Never had I cried so much. I felt a tinge of embarrassment, a touch of confusion, a small amount of fear. As a eight-year-old boy, I hated being noticed by adults. A few years earlier, I had welcomed the arrival of my little sister. Thankfully, I was no longer be the “cute one” getting his cheeks pinched. Praise the Lord! And yet, I kept sobbing quietly at the of front of the church for all the world to see. I couldn’t help it. All I could see was my grandmother’s coffin. And so I cried.
Over the last few years, many parents have questioned the wisdom of exposing kids to funerals. Death is hard. Many adults struggle to grapple with it in a helpful, biblical manner. Can we expect kids to do any better? Consequently, some parents will not let their kids attend their own father’s funeral.
However, parents on the other side of the fence view death to be a normal part of nature. They want their kids to know all about it. Some even go so far as to have little junior slap some painted hand prints on his grandpa’s coffin.
As parents and as those who work with kids at church we need to develop a biblical position on death and funerals. Should we hide death from our kids or should we encourage our kids to interact with death? The Bible says: we should talk about death. Let’s take a look.
The Bible On Death
Almost from the get go, the Bible discusses death (Gen. 2). It is everywhere in the scriptures. In the Old Testament, kids could be put to death for cursing their parents (Lev. 20:9). In the New Testament, Christ talks about fearing the one who can destroy both body and soul in hell (Matt. 10:28).
The Bible talks discuss death not because it is a morbid book. It talks about death because this is our number one problem. As Ecclesiastes 9:5 says, “For the living know that they will die.” Everyone including our kids know that death exists. And most everyone is scared of dying. All around us, people are seeking out vitamins, surgery, and even cryonics in an attempt to escape death. Thankfully though, the Bible has a real solution and much less complicated solution. Romans 6:23 says, “The wages of sin are death but the gift of God is eternal life for everyone who believes.”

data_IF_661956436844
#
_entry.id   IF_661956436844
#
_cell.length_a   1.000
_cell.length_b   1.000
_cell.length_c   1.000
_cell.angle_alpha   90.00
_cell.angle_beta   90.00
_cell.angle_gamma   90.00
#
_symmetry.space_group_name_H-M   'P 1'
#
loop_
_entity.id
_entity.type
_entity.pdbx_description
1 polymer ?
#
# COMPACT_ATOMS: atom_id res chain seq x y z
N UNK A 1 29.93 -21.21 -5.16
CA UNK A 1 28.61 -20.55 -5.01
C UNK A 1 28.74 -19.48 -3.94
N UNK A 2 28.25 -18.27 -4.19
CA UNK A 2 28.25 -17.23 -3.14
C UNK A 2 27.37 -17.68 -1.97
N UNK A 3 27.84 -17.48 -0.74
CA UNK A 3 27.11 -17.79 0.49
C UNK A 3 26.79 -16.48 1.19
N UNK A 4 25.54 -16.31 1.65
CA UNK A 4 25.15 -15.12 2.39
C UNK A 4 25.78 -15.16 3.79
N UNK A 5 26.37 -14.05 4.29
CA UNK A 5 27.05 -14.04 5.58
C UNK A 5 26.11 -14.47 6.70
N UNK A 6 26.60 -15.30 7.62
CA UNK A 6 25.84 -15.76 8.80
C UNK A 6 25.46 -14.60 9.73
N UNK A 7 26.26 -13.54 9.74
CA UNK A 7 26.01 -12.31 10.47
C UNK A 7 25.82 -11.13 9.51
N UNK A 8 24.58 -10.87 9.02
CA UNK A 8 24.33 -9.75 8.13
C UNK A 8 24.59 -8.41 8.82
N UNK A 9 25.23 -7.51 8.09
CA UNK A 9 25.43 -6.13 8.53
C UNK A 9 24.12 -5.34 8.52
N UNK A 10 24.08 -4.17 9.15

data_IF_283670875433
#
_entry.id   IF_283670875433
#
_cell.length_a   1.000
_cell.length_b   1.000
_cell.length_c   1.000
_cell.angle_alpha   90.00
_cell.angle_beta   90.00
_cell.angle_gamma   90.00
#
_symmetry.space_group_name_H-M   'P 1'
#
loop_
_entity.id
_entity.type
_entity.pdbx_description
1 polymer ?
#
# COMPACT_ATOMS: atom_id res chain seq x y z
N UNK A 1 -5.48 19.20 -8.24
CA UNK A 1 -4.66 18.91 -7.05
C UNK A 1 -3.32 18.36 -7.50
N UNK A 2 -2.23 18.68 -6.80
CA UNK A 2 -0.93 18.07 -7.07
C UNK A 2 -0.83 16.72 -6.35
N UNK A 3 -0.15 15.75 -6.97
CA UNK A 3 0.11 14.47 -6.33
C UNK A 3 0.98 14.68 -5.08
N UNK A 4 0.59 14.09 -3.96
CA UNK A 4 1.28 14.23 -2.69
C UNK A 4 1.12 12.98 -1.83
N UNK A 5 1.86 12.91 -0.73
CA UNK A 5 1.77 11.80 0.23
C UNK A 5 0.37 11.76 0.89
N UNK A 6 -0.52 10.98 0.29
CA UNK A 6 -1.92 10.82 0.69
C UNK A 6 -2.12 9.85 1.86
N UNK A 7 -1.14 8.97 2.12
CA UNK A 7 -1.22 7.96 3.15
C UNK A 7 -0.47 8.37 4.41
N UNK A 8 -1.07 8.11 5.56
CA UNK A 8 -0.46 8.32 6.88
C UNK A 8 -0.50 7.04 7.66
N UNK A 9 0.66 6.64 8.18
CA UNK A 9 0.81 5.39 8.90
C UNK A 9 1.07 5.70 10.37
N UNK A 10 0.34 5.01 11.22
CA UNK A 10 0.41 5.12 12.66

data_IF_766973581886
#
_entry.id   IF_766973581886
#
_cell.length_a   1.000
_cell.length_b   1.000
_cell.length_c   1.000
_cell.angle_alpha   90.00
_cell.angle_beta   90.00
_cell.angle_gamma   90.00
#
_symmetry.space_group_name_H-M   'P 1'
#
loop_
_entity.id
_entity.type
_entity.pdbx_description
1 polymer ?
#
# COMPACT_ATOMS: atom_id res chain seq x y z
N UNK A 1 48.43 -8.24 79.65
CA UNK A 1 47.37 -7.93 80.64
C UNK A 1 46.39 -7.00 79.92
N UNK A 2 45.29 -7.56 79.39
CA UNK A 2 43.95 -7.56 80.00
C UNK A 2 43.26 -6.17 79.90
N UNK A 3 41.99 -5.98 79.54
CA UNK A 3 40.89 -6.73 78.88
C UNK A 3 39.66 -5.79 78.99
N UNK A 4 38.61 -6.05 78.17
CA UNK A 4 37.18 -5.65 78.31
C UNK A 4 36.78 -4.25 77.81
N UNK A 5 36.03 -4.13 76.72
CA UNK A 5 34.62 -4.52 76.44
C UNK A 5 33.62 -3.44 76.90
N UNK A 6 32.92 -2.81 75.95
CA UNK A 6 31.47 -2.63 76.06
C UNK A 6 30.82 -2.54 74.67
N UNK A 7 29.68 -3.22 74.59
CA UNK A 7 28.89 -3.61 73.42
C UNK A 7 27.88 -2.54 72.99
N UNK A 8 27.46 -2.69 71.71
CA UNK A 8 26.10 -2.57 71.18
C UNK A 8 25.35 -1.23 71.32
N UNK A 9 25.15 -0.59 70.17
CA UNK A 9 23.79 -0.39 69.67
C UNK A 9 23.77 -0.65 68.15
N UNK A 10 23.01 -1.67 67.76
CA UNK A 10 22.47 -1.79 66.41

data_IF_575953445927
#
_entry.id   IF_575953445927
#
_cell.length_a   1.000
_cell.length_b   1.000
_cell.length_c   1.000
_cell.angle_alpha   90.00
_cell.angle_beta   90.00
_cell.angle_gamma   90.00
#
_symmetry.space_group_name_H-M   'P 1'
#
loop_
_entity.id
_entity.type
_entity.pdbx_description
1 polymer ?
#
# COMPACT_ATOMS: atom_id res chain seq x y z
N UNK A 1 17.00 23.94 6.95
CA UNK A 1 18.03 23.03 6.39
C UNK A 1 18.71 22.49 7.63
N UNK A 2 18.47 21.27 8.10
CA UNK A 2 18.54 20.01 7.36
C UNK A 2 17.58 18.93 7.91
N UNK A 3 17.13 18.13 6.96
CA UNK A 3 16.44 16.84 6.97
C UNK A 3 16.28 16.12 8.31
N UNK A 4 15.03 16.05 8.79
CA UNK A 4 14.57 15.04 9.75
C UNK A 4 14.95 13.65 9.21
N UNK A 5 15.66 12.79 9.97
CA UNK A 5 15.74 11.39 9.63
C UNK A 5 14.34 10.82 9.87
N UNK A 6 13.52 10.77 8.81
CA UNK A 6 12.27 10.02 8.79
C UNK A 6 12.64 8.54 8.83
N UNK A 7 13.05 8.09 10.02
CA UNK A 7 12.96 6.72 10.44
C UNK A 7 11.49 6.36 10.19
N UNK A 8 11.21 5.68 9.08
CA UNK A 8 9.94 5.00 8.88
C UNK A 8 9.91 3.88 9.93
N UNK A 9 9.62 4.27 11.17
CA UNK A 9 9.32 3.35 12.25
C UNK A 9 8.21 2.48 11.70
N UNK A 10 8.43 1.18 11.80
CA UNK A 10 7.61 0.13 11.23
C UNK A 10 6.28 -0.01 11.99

Kids At Funerals
The Bible exposes kids to death. And, we should not be afraid to introduce our kids to death. It is a part of our DNA. But more importantly, it is part of our spiritual DNA. We are by nature children of wrath, children of death. And so are our kids. “For as in Adam all die” (I Cor. 15:22). We shouldn’t pretend otherwise. Rather, we should encourage our kids to mourn the death of loved ones and their own spiritual state.
By letting me attend my grandmother’s funeral, my parents helped to process death from a biblical perspective. I learned that trials of life could not be solved through pretending, new toys, or junk food. And as I mourned the death of my grandmother, I started to get why the world needed a savior. I started to get that we all need someone to save us from our tears. Revelation 21:4 was starting to become real. “He will wipe every tear from their eyes. There will be no more death’ or mourning or crying or pain, for the old order of things has passed away.”
By bringing our kids to funerals, we expose them the worst and the scariest aspects of being human. But, that isn’t all. Our story doesn’t end with grief, loss, and hopelessness. It goes on to tell of the savior who died and rose again, the savior who conquered death. By helping our kids wrestle with death, we get to expose them to the beauty of Christ. “In Christ all shall be made alive” (I Cor. 15:22). Later on Paul sums up things nicely writing: “The sting of death is sin, and the power of sin is the law. But thanks be to God, who gives us the victory through our Lord Jesus Christ” (I Cor. 15:56). By walking our kids through death, we get to show them the beauty of the gospel. As pastor and author Marty Machowski said,
Knowing one day they would die would remind them to trust God for each and every day.
A Quick Caution
Before I end, I want to address those of you who passionately disagree with me, those who are determined to shield their kids from death for as long as possible. Let me encourage you to be careful. I can’t see into your heart, so this may not be you at all. Feel free to ignore what follows. But in my limited experience, parents who keep their kids from death often do so out of fear. The parents don’t know how to handle death. They think God unjust for taking a loved. They aren’t sure of their salvation and tremble at the thought of being laid to rest one day. They avoid the subject of death with their kids because they don’t know handle it. If this is you, I encourage you to sit down and talk through the scriptures with a trusted friend or pastor. The Bible offers you a lot of hope.
Though we all are prone to fearing death, no Christian needs to fear the coffin. God is the God of the living!
He will swallow up death for all time, And the Lord GOD will wipe tears away from all faces, And He will remove the reproach of His people from all the earth; For the LORD has spoken – Isaiah 25:8.